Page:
Hackathons are like marathons: Some people go to compete but most people take part to better themselves and have fun. Whatever the reason is you’re at a hackathon, make sure you’re upholding the spirit of the hackathon by collaborating with other teams, helping beginners, and having fun.
The rules of the competition
- You must treat all team members, competitors, judges, coaches, volunteers, etc, with respect and courtesy, abiding by the UQ code of conduct.
- Hackathon teams will be a maximum of 5 people
- All prizes are to be shared between all team members
- Teams should be made up exclusively of students or EMCRs who are not organizers, volunteers, judges, sponsors, or in any other privileged position at the event.
- All team members should be present at the event. Leaving the venue for some time to hack elsewhere is fine.
- Teams can of course gain advice and support from organizers, volunteers, sponsors, and others.
- All work on a project should be done during the hackathon.
- Teams can use an idea they had before the event.
- Teams can work on ideas that have already been done. Hacks do not have to be “innovative”. If somebody wants to work on a common idea they should be allowed to do so and should be judged on the quality of their hack.
- Teams can use libraries, frameworks, or open-source code in their projects. Working on a project before the event and open-sourcing it for the sole purpose of using the code during the event is against the spirit of the rules and is not allowed.
- Teams must stop hacking once the time is up. However, teams are allowed to debug and make small fixes to their programs after time is up. e.g. If during demoing your hack you find a bug that breaks your application and the fix is only a few lines of code, it’s okay to fix that. Making large changes or adding new features is not allowed.
- Teams can be disqualified from the competition at the organizers’ discretion. Reasons might include but are not limited to breaking the Competition Rules, behaving in a way that violates the UQ code of conduct or other unsporting behaviour.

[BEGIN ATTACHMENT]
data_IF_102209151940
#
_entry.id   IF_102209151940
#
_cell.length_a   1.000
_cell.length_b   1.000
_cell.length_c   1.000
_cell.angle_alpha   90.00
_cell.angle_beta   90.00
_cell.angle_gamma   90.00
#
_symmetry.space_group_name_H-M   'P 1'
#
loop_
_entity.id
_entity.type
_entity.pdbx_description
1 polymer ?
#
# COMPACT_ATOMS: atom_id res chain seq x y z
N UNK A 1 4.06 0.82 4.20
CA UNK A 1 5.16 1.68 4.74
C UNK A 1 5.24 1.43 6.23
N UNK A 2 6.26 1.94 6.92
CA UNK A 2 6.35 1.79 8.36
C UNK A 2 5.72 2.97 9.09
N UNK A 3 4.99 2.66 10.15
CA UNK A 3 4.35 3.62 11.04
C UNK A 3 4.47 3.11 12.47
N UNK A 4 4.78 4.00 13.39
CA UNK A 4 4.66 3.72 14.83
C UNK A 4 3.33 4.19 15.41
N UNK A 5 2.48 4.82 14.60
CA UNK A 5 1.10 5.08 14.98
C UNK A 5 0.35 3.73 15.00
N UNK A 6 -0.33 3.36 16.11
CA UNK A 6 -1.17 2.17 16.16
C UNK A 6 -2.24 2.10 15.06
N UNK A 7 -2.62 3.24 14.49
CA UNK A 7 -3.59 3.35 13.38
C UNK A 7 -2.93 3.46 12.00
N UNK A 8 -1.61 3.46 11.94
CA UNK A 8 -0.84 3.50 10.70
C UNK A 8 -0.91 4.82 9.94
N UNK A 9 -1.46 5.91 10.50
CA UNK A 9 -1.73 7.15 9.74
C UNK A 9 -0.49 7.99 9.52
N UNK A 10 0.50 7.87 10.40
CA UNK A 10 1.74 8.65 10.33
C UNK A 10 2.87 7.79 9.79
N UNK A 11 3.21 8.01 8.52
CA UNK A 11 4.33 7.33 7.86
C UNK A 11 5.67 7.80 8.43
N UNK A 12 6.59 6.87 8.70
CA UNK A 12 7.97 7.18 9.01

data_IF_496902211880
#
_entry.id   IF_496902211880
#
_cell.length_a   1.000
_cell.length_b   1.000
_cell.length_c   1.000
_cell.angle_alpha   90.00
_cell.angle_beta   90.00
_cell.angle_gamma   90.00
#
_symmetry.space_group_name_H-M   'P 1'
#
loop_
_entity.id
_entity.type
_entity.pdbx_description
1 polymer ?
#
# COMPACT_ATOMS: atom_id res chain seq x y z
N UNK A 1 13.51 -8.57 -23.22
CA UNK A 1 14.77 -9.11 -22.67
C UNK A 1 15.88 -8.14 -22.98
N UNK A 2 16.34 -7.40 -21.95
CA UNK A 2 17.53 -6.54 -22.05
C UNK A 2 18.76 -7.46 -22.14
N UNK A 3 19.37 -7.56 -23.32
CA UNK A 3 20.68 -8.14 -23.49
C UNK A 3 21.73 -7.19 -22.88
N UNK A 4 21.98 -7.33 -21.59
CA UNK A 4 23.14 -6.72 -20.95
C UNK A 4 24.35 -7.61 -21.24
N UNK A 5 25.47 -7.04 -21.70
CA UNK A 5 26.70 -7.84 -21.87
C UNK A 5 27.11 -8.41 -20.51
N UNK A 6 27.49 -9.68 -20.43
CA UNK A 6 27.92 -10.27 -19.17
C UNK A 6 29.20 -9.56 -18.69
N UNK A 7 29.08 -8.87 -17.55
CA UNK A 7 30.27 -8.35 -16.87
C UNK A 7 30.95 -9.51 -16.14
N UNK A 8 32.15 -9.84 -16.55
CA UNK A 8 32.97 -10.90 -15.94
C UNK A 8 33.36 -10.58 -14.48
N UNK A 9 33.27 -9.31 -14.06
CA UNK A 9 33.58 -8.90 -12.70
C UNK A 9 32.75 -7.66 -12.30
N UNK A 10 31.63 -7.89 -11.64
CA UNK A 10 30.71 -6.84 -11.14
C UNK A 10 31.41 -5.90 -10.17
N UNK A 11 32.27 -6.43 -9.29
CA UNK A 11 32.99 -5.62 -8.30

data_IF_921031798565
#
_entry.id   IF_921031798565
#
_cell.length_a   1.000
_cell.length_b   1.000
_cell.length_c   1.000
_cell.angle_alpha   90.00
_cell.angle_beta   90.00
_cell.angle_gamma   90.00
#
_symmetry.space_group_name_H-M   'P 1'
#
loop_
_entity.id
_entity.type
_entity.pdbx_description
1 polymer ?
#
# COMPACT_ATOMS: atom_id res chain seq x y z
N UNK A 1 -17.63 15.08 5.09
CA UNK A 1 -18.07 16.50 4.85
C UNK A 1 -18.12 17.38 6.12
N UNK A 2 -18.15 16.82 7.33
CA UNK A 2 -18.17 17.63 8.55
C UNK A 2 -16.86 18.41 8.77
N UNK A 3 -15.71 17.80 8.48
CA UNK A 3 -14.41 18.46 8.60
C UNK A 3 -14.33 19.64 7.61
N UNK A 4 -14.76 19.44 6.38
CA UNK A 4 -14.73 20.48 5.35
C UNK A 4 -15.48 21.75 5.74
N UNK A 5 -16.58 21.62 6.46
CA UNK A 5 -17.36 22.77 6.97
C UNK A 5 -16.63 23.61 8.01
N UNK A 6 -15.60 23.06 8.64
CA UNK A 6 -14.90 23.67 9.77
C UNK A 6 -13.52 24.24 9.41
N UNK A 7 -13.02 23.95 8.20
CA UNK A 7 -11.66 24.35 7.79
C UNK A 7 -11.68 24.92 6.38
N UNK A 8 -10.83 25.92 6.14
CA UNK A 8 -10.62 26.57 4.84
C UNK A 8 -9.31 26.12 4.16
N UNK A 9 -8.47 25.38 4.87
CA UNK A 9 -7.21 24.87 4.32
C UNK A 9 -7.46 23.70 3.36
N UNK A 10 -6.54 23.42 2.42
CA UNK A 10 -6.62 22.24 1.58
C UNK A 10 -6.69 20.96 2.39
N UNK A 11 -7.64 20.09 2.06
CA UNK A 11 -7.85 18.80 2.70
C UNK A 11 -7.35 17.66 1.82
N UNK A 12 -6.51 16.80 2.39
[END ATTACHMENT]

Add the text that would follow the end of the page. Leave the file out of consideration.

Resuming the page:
Engineering Professional Practice
UQ Engineering students will be eligible to claim 32 hours (type B) towards their Engineering Professional Practice requirement for participating in the Hackathon.
After hacking finishes, teams will record a video of their pitch to be judged at a later date.
Videos should be less than 3 minutes in length and uploaded to YouTube (set on unlisted) with the link emailed to the judges at the contest close.
You are encouraged to present what you have done even if your hack is broken or you weren’t able to finish. It’s okay if you didn’t finish your hack—that happens all the time!
Teams will be judged on these four criteria. Judges will weigh the criteria equally. During judging, participants should try to describe what they did for each criterion in their project.
- Technology: How technically impressive was the hack? Was the technical problem the team tackled difficult? Did it use a particularly clever technique or did it use many different components?
- Design: Did the team put thought into the user experience? How well designed is the interface?
- Completion: Does the hack work? Did the team achieve everything they wanted?
- Learning: Did the team stretch themselves? Did they try to learn something new? What kind of projects have they worked on before?
These criteria will guide judges but ultimately judges are free to make decisions based on their gut feeling of which projects are the most impressive and most deserving.
So don’t worry about coming up with the next big idea or building the next Facebook. You’ll have plenty of time for that outside the hackathon, just focus on learning, having fun, and making new friends. At the end of the day the skills you learn and the friends you make might lead to the next big thing—but you don’t have to do that to win a hackathon.
The competition is just a part of the hackathon. To make the most out of the event, try something new, teach other people, and make new friends!